All of this was wrapped in stunning visuals that only occasionally dropped in quality. It was the era of hand drawn, so occasional dips were to be expected. These visuals coupled with musical genius, making for an atmosphere that still echoes into fandom to this day.

It stands alongside the giants of its time, Generally speaking, the movie was more or less a direct adaptation of the first Vampire Hunter D novel, which had been written two years prior. 

In this series, the vampire hunter is hired by a blonde-haired, blue-eyed farm girl named Doris Lang who wants to kill the vampire that attacked and bit her. The hunter in question is the child of a vampire and a human. This means he has extraordinary vampire powers but his human blood protects him from having many of the usual weaknesses you might .

It’s a simple premise but the story is compelling, and for many viewers it was our first real taste of body horror in anime, not counting shows with even more of it, like Akira that came out a little later.

Yes, that is a hand with a face in it. This is what I mean by body horror. There are other good examples throughout the entire series too. It’s enough to be unsettling, without being too awful.

The blend of many horror tropes is both amusing and freighting depending on what scares you. It could be both hilariously delightful, or well and truly haunting. It simply depends on what horror manages to scare you and what horror doesn’t.

All of this said, the movie, and later iterations of the series do a good job at keeping spirits held high. It’s not all doom and gloom despite the setting. From nearly steampunk robotic horses and Gothic architecture, the series carries diverse themes, though none feel out of place. Tacked onto this are the psychic abilities found in the in the universe, which is also a wonderfully addition.

On the topic of the horse for a moment, this is what I mean by it doesn’t feel out of place….

It very much could have felt that way. Many of the core themes, ideas and setting could have been campy, or clunk. They don’t feel that way, and is worth mentioning that directly. If these little things would have been poorly handled at all, the movie we would have ended up being total crap.

This was an animated film unlike any other for it’s time. It had the luxury of not having too many predecessors in its themes or ideas. At least, not in the animated format of a movie. This gave it an edge. Nowadays, it stands tall as a piece of anime history, and it’s worth the watch if you haven’t seen it already.

If you want a second opinion of the series, and one that directly contradicts mine a fair bit, might I suggest you check this post out written by CAMSEYEVIEW.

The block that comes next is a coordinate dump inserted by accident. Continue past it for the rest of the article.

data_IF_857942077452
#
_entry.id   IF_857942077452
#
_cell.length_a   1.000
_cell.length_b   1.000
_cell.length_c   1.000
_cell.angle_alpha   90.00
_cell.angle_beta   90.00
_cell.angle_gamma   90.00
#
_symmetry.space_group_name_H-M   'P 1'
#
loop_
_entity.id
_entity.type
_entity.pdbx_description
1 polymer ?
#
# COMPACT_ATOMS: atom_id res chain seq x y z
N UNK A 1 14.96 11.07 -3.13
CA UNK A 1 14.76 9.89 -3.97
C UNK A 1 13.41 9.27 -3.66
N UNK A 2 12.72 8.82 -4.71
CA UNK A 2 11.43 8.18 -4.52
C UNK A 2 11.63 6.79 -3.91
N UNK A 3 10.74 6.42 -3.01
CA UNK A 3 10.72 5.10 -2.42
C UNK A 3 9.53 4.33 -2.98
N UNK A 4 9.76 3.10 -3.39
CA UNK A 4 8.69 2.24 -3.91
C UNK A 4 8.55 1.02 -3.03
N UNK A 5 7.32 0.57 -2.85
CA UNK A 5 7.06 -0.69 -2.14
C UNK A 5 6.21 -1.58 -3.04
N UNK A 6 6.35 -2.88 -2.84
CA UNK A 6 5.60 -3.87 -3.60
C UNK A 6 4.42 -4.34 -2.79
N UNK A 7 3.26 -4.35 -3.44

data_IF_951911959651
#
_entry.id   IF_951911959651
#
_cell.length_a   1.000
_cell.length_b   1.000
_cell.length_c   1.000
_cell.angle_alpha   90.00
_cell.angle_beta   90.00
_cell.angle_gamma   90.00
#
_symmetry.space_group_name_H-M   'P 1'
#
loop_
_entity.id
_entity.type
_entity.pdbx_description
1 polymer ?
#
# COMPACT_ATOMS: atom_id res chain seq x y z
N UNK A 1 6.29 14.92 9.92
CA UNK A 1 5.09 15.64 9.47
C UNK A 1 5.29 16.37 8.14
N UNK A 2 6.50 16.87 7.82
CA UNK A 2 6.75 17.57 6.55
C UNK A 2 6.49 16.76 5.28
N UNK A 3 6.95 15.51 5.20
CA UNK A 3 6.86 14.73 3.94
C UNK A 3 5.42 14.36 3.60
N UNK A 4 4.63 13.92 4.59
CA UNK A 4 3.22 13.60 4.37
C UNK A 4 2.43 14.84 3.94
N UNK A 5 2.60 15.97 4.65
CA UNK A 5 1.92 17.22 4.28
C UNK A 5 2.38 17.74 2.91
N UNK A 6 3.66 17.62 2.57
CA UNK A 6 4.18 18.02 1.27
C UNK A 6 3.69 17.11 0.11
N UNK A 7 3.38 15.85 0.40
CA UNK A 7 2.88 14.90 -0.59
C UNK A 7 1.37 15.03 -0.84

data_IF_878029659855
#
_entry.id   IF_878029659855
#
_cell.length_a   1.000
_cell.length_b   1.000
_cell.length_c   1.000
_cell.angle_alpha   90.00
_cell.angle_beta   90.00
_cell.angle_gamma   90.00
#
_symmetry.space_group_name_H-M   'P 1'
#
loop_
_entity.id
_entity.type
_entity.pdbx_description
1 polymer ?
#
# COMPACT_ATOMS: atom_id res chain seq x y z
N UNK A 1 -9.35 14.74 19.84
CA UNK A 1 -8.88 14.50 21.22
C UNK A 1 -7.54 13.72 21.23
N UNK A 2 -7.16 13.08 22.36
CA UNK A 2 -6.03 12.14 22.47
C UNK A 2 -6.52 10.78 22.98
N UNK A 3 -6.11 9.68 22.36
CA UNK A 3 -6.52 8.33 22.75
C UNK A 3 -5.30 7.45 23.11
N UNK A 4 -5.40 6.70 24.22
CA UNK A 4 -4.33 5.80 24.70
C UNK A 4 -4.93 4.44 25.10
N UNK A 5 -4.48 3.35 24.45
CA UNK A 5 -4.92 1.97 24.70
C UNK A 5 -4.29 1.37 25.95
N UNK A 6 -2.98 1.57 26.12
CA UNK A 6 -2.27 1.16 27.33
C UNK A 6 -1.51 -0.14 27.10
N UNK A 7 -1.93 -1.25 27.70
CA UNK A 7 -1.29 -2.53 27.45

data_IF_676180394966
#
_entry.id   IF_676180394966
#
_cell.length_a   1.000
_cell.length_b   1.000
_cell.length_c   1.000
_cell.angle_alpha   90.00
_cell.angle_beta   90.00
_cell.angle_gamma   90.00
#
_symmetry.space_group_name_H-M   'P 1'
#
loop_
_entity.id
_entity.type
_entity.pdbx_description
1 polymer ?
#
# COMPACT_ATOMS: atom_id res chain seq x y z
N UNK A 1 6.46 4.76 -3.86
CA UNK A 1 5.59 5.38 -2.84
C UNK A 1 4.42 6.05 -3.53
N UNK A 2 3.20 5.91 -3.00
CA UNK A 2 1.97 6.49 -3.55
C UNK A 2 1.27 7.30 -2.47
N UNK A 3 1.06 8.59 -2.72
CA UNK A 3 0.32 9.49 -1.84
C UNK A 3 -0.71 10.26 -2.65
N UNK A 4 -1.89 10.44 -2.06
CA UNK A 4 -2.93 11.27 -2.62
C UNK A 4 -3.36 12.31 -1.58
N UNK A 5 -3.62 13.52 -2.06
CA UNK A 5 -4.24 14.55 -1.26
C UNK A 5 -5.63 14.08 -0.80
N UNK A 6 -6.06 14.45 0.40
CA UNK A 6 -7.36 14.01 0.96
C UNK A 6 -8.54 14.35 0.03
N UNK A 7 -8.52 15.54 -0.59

I do like to offer fairness when it applies. Although I don’t particularly agree with the review on a personal level, I do find it to be a fair and impartial one. It might be worth it to you to give it a read.

This has been Kernook of The Demented Ferrets, where stupidity is at its finest and level grinds are par for the course. I’ll see you next time.

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Kern Reviews Classic Movies: Desk Set


In December of 2020 Kernook made a quick and off-the-cuff video review of the movie. Watch it now.

I have to say, I absolutely love Desk Set, a 1957 film starring Spencer Tracy and Katharine Hepburn. To me this film is a festive classic and timeless classic. Although it isn’t really a “Christmas movie” in the general sense of the word. Desk Set takes place during the holiday time, and that’s enough to give you a tiny taste of the seasonal flair.

In my household we watch it every single year during the holidays, often more than once. Spencer Tracy plays the role of Richard Sumner. Katharine Hepburn plays the role of Bunny Watson.

Basically, the movie is about Richard Sumner loitering around in the research department of a large television network. He has been asked to keep his reason for being there a secret from the people working there. Meanwhile, the talented manager of the department Bunny Watson, intends to find out exactly what this man is up to.

The movie culminates into a battle of wits as the two of them try to figure each other out. At its heart, this movie is a mix of romance and dry humor. Desk Set has a slow pace, but plenty of wonderful character moments to offer.

As far as the characters are concerned, Bunny Watson is a pragmatist with a sharp tongue and incredibly bright mind. Richard Sumner is a bit pig-headed and stubborn at first, but he quickly warms up to Bunny as the movie goes on. They challenge each other first and foremost, romance acting as a slow burn to a greater narrative thread.

It may be live-action and not anime, but I do have it as part of my collection, and I strongly suggest that anyone who enjoys classic films should also do the same.

The movie has certainly aged well, considering that it was made in the 50’s. There are re-mastered DVD and blue-ray releases for those who care to have them, but a washed out VHS tape also serves me well. It may not look as pretty, but, it does have a sentimental value.

If you like classic movies with a slight nod to holidays themes, it will serve you well. So, in the spirit of the holidays go find yourself a copy, huddle under a warm blanket, and enjoy.

This has been Kernook from The Demented Ferrets where stupidity is at its finest and level grinds are always par for the course.

With your contributions, you make our efforts possible. Thank you for supporting our content. Patreon supporters receive access into our official Discord server, and a few other perks depending on the tier. If you don’t care for Patreon, and don’t care about perks, you can always support us through PayPal too… links below.

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To Our Supporters

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Patreon Supporters:
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($50) Round Table Ferret/Fluffy Ferret: Josh Sayer